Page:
Posted on Thu, May 14, 2009 by Jerusha Klemperer
1 Comments | Categories: Biodiversity, Farms and Farming, Policy, Seafood, Take Action,
Marin County Oyster Farmer at Crossroads with National Park Service
A major debate is bubbling up in Drakes Bay in Marin County, Calif., testing the ideals of sustainable farmers, ranchers, fishers and foragers leasing Federal lands for their operations, especially when those lands are set aside for conservation.
Kevin Lunny, a local rancher, purchased his oyster farm Drakes Bay Oyster Company in 2005. As part of his purchase he received a special-use permit from the California Coastal Commission. Since the Lunnys began to manage it, Drake Bay Oyster Company has focused on sustainable aquaculture methods for Pacific oysters. They have also collaborated with researchers, planning the recovery of Olympia oysters, purple-fringed scallops, and snowy plovers. Lunny Farms also raises certified organic, pasture-fed cattle on the land surrounding the Drake Estero. Drakes Bay Oyster Company has been honored by the National Park Service itself, the Monterey Bay Aquarium, and the Society for Range Management for its sustainability initiatives.
Nevertheless, the Park Service has for the last two years taken actions to close Drakes Bay Oyster Company in 2012, when its lease expires, to officially designate the area as wilderness. But Park Service judgment was recently called into question when a National Academy of Sciences (NAS) panel released a report finding the federal government lacked scientific evidence to back assertions the company is harming the waters or wildlife of Drakes Estero. In fact, in a breech of scientific integrity, Park technicians fabricated data on marine mammal disturbances in an attempt to evict the oyster company from Point Reyes National Seashore. Sen. Dianne Feinstein supported efforts to allow Drakes Bay Oyster Company to continue operating by recently sending a letter to Interior Secretary Ken Salazar.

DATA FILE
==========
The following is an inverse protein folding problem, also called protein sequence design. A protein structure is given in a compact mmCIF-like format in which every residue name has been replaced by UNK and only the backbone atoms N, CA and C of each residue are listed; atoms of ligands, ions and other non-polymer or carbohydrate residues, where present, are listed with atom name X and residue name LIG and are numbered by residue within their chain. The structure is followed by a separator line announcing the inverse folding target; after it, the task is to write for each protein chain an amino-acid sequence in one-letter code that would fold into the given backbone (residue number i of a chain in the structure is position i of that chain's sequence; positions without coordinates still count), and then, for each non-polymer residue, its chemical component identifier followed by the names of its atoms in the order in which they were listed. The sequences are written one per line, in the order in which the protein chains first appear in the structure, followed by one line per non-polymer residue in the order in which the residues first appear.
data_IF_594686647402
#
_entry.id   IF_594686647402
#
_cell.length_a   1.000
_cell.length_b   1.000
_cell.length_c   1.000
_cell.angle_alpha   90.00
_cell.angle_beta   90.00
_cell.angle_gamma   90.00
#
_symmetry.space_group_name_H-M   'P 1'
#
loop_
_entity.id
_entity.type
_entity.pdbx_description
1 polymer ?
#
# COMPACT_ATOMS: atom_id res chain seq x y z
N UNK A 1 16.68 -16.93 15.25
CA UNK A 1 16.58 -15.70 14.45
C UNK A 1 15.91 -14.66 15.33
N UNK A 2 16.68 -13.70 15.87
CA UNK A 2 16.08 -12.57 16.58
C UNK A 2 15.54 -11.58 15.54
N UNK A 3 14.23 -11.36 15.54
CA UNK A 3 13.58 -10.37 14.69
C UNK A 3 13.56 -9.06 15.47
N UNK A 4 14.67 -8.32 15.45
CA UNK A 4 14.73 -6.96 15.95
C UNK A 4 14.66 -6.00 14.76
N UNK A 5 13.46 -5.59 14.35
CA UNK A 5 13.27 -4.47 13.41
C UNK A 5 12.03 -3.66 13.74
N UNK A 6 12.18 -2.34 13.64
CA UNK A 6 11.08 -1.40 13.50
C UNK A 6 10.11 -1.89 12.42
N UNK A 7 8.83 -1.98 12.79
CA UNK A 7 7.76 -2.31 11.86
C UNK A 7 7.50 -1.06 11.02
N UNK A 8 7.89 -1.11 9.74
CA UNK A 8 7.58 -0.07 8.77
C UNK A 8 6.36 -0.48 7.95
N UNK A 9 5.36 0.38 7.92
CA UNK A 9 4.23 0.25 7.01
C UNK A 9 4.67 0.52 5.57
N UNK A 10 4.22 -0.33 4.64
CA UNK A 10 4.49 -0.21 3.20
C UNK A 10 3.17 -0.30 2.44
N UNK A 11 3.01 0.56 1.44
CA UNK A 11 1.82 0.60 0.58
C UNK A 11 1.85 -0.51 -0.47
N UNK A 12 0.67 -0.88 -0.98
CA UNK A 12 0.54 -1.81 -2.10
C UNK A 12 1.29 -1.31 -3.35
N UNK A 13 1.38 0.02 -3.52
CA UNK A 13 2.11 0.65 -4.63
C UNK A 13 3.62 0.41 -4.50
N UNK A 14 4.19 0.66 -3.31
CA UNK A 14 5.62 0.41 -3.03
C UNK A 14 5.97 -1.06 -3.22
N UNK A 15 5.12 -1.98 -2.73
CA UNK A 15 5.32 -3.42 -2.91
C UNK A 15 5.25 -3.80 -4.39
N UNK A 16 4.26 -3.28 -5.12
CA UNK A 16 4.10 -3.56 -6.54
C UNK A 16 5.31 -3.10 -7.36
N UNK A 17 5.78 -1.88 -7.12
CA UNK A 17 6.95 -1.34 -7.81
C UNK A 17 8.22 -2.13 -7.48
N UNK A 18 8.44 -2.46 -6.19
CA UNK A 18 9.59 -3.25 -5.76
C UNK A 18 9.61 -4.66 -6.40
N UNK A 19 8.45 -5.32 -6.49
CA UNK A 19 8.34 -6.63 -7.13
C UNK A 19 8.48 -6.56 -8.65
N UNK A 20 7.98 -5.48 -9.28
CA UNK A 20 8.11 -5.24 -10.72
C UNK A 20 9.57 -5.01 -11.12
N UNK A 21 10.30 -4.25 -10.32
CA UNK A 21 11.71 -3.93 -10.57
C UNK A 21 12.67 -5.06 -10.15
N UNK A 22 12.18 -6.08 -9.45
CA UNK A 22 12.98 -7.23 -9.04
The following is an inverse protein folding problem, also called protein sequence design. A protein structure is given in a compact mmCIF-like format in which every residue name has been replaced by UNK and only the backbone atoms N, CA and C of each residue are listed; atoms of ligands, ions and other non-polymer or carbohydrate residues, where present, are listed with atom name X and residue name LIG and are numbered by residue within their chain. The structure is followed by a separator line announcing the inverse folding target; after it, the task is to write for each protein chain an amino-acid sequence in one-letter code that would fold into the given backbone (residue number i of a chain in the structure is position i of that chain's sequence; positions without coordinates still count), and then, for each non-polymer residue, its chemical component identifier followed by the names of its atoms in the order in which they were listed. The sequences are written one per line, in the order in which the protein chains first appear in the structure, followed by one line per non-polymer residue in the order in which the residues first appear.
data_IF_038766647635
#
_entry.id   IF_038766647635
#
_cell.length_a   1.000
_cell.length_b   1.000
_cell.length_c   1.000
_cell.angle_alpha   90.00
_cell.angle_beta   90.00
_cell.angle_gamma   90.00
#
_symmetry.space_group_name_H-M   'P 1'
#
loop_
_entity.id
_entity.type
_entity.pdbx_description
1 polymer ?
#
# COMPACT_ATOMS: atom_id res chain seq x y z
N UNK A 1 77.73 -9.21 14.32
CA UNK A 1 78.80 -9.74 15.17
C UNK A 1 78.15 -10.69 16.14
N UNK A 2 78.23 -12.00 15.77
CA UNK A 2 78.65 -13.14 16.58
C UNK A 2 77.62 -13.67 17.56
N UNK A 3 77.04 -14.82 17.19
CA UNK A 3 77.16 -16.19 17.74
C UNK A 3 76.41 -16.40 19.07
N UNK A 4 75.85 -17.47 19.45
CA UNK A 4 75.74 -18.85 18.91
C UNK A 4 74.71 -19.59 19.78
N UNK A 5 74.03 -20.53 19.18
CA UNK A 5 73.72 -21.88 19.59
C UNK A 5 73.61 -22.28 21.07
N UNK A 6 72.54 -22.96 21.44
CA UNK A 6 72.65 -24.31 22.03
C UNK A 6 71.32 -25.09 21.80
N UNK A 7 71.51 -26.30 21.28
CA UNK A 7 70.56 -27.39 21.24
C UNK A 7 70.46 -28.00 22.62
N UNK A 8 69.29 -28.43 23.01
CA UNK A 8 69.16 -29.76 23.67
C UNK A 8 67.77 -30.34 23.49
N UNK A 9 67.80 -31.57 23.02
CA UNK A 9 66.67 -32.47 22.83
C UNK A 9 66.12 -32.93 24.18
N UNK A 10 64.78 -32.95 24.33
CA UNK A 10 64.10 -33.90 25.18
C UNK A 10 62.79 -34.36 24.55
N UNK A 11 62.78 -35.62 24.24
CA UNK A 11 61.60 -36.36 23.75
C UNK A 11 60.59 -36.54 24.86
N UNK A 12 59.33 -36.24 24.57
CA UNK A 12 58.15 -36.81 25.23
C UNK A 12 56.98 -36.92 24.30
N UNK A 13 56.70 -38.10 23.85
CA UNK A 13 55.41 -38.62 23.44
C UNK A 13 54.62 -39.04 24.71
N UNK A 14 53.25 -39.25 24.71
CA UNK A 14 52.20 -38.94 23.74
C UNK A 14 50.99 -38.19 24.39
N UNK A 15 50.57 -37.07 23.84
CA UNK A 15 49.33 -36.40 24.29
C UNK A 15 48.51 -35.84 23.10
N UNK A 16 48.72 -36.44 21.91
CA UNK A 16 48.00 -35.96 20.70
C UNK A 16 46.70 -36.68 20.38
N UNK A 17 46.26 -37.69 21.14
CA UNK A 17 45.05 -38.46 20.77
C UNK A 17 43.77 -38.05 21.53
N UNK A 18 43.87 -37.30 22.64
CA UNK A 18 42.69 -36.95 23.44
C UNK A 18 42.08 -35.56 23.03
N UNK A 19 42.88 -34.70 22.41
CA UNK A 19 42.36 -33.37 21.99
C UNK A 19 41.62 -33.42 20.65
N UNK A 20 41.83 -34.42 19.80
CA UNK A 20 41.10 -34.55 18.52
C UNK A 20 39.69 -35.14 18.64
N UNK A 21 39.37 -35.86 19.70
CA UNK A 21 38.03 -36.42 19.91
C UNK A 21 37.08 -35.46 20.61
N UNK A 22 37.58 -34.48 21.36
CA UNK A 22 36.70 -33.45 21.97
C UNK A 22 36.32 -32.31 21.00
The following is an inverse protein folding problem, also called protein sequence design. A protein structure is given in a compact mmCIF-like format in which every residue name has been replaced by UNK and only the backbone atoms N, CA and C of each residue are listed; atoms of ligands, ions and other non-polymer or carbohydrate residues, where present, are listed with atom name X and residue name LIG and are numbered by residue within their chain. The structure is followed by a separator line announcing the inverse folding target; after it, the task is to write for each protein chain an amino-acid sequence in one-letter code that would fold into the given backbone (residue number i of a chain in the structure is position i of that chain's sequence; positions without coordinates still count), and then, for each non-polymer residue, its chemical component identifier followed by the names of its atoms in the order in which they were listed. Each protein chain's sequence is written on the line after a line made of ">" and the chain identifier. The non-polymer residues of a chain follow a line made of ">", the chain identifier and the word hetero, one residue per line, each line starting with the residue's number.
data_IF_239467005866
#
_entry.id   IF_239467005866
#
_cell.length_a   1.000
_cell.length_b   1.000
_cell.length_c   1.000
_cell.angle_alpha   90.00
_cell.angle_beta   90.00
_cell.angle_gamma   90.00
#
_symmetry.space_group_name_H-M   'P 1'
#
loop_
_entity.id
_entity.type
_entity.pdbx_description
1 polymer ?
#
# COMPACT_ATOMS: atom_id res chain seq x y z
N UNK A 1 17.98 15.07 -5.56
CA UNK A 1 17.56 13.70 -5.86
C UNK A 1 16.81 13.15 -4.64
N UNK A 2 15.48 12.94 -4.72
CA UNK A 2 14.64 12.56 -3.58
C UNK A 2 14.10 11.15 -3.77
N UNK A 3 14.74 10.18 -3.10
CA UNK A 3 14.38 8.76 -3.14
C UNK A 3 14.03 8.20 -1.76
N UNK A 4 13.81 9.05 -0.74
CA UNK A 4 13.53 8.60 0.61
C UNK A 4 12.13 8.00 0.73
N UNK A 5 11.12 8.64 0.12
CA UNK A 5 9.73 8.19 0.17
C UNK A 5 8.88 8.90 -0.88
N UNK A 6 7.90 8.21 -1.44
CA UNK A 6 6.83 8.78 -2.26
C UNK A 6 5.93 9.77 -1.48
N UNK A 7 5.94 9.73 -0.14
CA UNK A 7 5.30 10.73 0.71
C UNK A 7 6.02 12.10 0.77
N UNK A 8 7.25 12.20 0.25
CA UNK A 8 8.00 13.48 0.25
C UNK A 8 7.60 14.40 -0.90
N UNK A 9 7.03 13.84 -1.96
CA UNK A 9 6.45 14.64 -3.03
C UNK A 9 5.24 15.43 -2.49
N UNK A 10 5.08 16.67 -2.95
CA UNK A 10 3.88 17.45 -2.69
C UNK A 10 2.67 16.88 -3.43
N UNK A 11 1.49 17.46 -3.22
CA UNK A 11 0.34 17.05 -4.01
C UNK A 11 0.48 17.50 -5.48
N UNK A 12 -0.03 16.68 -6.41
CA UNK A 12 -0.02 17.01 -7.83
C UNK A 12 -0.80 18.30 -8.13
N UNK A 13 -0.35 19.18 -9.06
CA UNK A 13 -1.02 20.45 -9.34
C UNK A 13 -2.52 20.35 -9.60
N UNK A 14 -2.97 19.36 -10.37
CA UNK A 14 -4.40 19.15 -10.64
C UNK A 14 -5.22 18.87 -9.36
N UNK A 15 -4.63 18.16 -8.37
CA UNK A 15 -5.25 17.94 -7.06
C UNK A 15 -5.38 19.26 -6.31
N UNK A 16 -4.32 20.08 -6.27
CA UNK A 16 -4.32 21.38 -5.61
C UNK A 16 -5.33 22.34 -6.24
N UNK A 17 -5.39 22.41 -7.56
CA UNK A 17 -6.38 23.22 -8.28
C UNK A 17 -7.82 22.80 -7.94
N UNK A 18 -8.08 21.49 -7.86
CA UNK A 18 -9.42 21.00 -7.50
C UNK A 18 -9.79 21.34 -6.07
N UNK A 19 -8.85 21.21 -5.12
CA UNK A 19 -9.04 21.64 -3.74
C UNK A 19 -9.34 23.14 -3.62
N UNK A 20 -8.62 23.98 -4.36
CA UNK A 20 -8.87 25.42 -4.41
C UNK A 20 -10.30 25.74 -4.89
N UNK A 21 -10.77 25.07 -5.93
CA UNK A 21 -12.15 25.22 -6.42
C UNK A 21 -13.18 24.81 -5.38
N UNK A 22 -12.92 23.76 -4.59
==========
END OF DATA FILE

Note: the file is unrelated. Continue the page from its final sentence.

As Gary Nabhan, RAFT co-founder and a University of Arizona scientist states, We are at a critical moment in this controversy and need reconciliation not further conflict. National Park Service regional director Jon Jarvis has the opportunity to demonstrate his leadership position in driving collaboration between farmers, ranchers, fishers and foragers and conservationists to ensure sustainable food production that reduces our carbon footprint and is not pitted against conservation.
Leaders in sustainable agriculture are getting on board to help mediate the situation between the National Park Service and Drakes Bay Oyster Company. However, were interested in your thoughts about this debate. What are the challenges to developing a symbiotic relationship between sustainable farmers and conversationists? Legislative challenges? Perceptual challenges? What level of scientific integrity and collaboration should we expect from the Park Service? How would you resolve this specific situation?